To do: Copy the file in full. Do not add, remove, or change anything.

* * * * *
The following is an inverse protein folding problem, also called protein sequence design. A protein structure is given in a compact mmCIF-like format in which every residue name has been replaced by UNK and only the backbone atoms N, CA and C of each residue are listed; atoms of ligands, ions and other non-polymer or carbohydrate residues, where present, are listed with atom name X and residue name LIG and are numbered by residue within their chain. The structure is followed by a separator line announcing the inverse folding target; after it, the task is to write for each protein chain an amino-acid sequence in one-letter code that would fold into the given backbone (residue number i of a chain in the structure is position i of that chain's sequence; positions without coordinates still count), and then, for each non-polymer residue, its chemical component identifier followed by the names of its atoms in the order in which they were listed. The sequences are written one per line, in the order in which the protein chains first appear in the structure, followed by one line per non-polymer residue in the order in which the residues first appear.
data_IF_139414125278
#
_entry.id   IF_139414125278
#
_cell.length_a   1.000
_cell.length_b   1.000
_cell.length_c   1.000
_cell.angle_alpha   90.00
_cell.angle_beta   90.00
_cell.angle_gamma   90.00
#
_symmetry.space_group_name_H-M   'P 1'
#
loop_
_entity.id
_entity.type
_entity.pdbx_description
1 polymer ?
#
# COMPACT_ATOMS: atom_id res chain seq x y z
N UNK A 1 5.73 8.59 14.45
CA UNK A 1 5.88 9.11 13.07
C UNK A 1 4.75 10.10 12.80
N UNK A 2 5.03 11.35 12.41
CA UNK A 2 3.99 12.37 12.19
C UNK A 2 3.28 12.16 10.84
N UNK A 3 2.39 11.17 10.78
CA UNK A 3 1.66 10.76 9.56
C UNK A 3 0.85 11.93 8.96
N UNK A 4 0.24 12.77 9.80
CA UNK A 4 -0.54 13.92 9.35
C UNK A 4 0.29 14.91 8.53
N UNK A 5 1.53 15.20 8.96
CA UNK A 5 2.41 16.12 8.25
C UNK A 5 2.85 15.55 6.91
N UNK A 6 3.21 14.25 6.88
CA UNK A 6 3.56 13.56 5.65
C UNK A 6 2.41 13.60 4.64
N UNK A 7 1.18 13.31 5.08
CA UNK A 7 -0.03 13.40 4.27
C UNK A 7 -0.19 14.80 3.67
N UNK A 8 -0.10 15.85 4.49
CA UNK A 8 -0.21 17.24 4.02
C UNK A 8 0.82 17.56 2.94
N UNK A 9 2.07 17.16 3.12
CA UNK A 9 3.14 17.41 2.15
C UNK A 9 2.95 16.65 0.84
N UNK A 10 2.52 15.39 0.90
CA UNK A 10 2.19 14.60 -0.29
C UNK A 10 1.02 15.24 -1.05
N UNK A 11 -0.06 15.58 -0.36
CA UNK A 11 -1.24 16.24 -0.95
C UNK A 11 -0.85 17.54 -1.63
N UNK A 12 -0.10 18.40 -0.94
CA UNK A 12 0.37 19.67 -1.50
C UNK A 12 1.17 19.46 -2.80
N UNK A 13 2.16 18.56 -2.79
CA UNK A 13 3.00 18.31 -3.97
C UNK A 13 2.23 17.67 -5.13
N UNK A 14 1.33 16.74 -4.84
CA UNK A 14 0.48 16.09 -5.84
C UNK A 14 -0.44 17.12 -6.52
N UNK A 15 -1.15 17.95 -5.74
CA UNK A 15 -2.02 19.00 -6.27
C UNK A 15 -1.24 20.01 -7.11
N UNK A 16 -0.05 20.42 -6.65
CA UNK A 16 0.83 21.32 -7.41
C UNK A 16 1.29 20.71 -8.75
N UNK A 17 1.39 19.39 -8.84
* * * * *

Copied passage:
The following is an inverse protein folding problem, also called protein sequence design. A protein structure is given in a compact mmCIF-like format in which every residue name has been replaced by UNK and only the backbone atoms N, CA and C of each residue are listed; atoms of ligands, ions and other non-polymer or carbohydrate residues, where present, are listed with atom name X and residue name LIG and are numbered by residue within their chain. The structure is followed by a separator line announcing the inverse folding target; after it, the task is to write for each protein chain an amino-acid sequence in one-letter code that would fold into the given backbone (residue number i of a chain in the structure is position i of that chain's sequence; positions without coordinates still count), and then, for each non-polymer residue, its chemical component identifier followed by the names of its atoms in the order in which they were listed. The sequences are written one per line, in the order in which the protein chains first appear in the structure, followed by one line per non-polymer residue in the order in which the residues first appear.
data_IF_139414125278
#
_entry.id   IF_139414125278
#
_cell.length_a   1.000
_cell.length_b   1.000
_cell.length_c   1.000
_cell.angle_alpha   90.00
_cell.angle_beta   90.00
_cell.angle_gamma   90.00
#
_symmetry.space_group_name_H-M   'P 1'
#
loop_
_entity.id
_entity.type
_entity.pdbx_description
1 polymer ?
#
# COMPACT_ATOMS: atom_id res chain seq x y z
N UNK A 1 5.73 8.59 14.45
CA UNK A 1 5.88 9.11 13.07
C UNK A 1 4.75 10.10 12.80
N UNK A 2 5.03 11.35 12.41
CA UNK A 2 3.99 12.37 12.19
C UNK A 2 3.28 12.16 10.84
N UNK A 3 2.39 11.17 10.78
CA UNK A 3 1.66 10.76 9.56
C UNK A 3 0.85 11.93 8.96
N UNK A 4 0.24 12.77 9.80
CA UNK A 4 -0.54 13.92 9.35
C UNK A 4 0.29 14.91 8.53
N UNK A 5 1.53 15.20 8.96
CA UNK A 5 2.41 16.12 8.25
C UNK A 5 2.85 15.55 6.91
N UNK A 6 3.21 14.25 6.88
CA UNK A 6 3.56 13.56 5.65
C UNK A 6 2.41 13.60 4.64
N UNK A 7 1.18 13.31 5.08
CA UNK A 7 -0.03 13.40 4.27
C UNK A 7 -0.19 14.80 3.67
N UNK A 8 -0.10 15.85 4.49
CA UNK A 8 -0.21 17.24 4.02
C UNK A 8 0.82 17.56 2.94
N UNK A 9 2.07 17.16 3.12
CA UNK A 9 3.14 17.41 2.15
C UNK A 9 2.95 16.65 0.84
N UNK A 10 2.52 15.39 0.90
CA UNK A 10 2.19 14.60 -0.29
C UNK A 10 1.02 15.24 -1.05
N UNK A 11 -0.06 15.58 -0.36
CA UNK A 11 -1.24 16.24 -0.95
C UNK A 11 -0.85 17.54 -1.63
N UNK A 12 -0.10 18.40 -0.94
CA UNK A 12 0.37 19.67 -1.50
C UNK A 12 1.17 19.46 -2.80
N UNK A 13 2.16 18.56 -2.79
CA UNK A 13 3.00 18.31 -3.97
C UNK A 13 2.23 17.67 -5.13
N UNK A 14 1.33 16.74 -4.84
CA UNK A 14 0.48 16.09 -5.84
C UNK A 14 -0.44 17.12 -6.52
N UNK A 15 -1.15 17.95 -5.74
CA UNK A 15 -2.02 19.00 -6.27
C UNK A 15 -1.24 20.01 -7.11
N UNK A 16 -0.05 20.42 -6.65
CA UNK A 16 0.83 21.32 -7.41
C UNK A 16 1.29 20.71 -8.75
N UNK A 17 1.39 19.39 -8.84